Gartner Blog Network


The Most Frustrating Things for B2B Buyers

by Hank Barnes  |  March 5, 2019  |  2 Comments

As followers of this blog know, we believe that B2B Buying is really, really hard.   In theory, it shouldn’t be.  There is more competition.  Access to information is easier.   And products continue to get better.

But buying is hard due to challenges of consensus and confusion.   When Gartner explores buying with people involved in the process, we regularly hear that they get frustrated.  And guess what, my vendor friends.  Often, you are to blame.

In a recent survey, we specifically asked what caused frustration in the buying process.  The top 5 responses are revealing.

Frustration

The first and fourth makes it clear that more is not better.  While there is more information available than ever, buyers find it really hard to find what they are looking for.   This is not a vendor-only problem.  It’s an industry problem, and maybe even an internal one for the buying team.  We know that buying efforts blend research done internally (‘what do we know already’), with vendors, and with independent influencers).  Collectively, this mix makes buying hard.   On the vendor front, there is a tendency to omit details (“people don’t have time to read deeply”) or try to overprotect information (which goes hand in hand with other frustrations).  The difficulty to compare is driven by the fact that there are so many options–and everyone touts something different.   So the comparison matrix gets unwieldly–with buyers lacking sufficient knowledge (and details –see number 1) to figure out what should really matter to them.

The other three are all on vendors.   The quest for revenue results in lots of pestering and pushing.  Buyers clearly feel like you are not making any effort to understand where they are in their buying process (wouldn’t the information they request be a clue) and don’t trust you to treat them right.    Gating useful content, while lowest on the list, works in combination with the others.    Let’s say a buyer visits your site and wants to look at a case study.  If you force a registration, they are worried about too much outreach and getting pushed to buy.   So they don’t register.   Then they say they find it difficult to find specific information.

Everything goes hand in hand.

The frustrations of buying can’t be solved easily.  But vendors can try to reduce it by being more thoughtful about what they share, how they share it, and how they approach the followup discussions.   The best path to that–uncover how customers buy by looking at how your existing customers buy.  Adapt your approach based on where the customer seems to be in their buying process (and as you do engage, work to confirm where they actually are and adjust as needed).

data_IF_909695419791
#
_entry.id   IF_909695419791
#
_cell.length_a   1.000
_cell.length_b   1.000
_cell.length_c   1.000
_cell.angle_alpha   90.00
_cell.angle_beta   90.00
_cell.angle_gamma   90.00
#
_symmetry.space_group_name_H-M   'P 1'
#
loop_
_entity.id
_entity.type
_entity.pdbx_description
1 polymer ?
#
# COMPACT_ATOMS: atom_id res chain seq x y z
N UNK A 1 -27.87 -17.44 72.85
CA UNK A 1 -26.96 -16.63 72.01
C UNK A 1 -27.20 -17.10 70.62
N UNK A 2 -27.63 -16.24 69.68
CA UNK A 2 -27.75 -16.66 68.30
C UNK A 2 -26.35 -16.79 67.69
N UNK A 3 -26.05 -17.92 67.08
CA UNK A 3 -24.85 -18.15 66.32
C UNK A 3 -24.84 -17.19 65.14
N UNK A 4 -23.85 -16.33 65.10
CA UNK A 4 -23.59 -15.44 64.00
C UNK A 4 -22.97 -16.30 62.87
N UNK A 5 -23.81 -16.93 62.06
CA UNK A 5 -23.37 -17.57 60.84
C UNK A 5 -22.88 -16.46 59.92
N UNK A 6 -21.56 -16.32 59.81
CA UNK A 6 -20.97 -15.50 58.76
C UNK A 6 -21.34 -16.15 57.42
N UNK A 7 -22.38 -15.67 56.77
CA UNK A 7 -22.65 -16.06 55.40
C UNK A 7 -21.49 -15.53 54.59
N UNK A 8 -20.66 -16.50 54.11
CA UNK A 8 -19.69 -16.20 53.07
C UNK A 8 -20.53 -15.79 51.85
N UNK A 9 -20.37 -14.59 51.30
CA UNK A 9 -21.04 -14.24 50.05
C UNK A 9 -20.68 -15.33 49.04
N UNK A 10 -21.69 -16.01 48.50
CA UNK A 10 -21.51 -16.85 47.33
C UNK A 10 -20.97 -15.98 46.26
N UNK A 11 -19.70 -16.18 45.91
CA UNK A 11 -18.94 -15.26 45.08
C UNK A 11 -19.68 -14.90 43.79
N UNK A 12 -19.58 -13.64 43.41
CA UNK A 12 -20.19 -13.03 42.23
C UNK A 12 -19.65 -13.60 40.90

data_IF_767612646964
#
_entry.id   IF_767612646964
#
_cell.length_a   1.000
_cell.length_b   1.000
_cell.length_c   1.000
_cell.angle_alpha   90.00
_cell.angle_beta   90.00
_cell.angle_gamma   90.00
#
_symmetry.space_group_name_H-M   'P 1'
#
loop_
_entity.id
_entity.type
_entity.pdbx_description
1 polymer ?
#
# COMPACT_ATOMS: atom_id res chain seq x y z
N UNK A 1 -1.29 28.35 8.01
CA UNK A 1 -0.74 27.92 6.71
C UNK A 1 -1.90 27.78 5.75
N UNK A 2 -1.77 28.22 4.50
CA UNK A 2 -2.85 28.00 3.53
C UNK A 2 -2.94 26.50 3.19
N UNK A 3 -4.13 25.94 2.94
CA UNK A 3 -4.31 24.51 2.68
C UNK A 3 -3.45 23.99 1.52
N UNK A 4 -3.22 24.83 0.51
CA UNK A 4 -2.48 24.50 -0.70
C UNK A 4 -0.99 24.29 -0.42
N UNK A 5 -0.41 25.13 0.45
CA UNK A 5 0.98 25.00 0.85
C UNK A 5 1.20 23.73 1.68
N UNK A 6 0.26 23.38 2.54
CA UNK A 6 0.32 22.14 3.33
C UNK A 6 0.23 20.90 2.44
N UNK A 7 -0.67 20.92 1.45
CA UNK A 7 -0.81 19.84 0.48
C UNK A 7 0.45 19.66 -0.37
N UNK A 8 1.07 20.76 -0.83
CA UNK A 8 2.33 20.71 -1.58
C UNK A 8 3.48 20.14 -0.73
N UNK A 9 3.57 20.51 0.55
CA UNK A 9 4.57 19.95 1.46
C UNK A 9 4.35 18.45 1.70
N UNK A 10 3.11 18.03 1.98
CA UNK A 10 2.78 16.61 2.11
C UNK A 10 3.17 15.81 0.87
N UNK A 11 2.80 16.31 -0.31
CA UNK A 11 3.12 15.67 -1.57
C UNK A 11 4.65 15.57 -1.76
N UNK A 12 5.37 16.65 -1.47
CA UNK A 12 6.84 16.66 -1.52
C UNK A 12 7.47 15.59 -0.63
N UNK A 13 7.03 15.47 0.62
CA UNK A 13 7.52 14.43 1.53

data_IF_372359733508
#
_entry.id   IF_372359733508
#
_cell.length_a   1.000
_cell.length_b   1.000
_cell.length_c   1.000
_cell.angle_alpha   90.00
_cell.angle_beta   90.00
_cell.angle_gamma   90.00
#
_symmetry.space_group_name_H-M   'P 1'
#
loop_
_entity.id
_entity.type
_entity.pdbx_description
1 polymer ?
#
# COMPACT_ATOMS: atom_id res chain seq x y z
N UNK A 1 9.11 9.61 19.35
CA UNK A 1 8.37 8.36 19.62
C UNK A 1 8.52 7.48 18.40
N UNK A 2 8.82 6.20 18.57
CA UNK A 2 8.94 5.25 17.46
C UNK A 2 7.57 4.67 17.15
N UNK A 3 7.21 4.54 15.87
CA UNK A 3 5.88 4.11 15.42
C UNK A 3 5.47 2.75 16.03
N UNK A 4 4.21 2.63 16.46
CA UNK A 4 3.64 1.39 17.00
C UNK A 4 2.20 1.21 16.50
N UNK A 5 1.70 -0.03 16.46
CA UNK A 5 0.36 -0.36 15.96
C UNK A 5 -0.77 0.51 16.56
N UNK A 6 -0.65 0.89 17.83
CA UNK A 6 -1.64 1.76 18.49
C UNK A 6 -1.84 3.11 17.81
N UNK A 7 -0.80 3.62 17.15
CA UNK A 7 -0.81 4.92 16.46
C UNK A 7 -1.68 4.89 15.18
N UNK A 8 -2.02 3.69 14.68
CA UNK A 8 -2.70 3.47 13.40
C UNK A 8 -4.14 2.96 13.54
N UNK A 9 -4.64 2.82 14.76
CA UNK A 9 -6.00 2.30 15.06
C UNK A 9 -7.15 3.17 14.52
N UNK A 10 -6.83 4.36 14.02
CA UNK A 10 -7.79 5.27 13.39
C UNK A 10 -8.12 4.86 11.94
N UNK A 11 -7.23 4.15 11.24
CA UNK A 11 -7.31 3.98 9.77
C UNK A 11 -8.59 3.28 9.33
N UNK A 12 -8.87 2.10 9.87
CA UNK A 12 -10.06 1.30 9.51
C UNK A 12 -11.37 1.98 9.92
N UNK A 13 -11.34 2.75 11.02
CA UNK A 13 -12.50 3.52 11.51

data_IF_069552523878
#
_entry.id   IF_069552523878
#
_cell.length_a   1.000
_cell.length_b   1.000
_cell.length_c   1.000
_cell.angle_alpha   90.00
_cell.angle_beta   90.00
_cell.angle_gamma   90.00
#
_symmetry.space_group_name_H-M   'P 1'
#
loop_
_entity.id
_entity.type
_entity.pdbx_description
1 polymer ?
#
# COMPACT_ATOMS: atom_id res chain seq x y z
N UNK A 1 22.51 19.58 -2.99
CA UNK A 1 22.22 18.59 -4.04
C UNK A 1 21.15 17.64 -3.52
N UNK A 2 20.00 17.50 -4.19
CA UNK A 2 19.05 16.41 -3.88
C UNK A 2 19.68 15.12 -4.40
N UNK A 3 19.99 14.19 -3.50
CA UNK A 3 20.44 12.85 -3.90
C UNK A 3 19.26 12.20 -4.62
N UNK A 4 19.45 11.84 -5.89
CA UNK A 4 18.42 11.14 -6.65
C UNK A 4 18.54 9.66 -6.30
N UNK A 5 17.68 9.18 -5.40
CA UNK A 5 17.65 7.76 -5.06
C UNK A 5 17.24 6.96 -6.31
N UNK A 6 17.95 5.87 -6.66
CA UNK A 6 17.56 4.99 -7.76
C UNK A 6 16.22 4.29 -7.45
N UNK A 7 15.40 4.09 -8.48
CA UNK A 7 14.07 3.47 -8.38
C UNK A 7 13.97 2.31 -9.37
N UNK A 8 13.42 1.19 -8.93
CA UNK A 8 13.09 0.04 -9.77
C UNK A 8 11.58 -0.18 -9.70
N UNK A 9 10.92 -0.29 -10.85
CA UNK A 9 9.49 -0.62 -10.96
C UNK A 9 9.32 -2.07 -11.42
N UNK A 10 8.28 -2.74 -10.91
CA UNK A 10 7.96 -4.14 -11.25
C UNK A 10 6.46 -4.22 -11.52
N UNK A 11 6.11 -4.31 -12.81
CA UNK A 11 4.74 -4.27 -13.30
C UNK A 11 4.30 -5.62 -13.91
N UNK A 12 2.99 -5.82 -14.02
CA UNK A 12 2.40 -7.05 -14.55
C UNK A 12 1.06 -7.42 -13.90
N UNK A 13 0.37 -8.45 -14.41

Frustration can delay decisions.   Do your part to reduce it.

Category: go-to-market  

Tags: b2b-buying-process  content-marketing  frustration  

Hank Barnes
VP Distinguished Analyst
6+ years at Gartner
30+ years IT Industry

Hank Barnes provides research and advisory services on go-to-market strategies for technology providers. His research efforts focus on understanding the dynamics, challenges, and frustrations enterprises face when buying technology products and services. He then applies that research to explore the implications on vendor strategies, supporting the efforts of product marketing, general managers responsible for product portfolios, and CEOs. Read Full Bio


Thoughts on The Most Frustrating Things for B2B Buyers


  1. David Ewart says:

    Hank,
    Solid article to capture the pains from the buyer’s view… what is your take on the rise of ‘Conversational Marketing’ to help solve? We’ve had great success by isolating “intent” in the buying process and aligning outreach strategy to match. It allows early-stage browsers with interest to activate on their pace (we do incentive speeding up by sharing value) but putting full focus on people wanting to have a conversation.

    • Hank Barnes says:

      Done right, with the goals and approach you mention, it is a great tool. But I fear many will just look at the term, not understand the buying nuance, and just say ‘we drive conversations’, when all they are doing is interrupting and annoying. Kudos to you for applying it effectively



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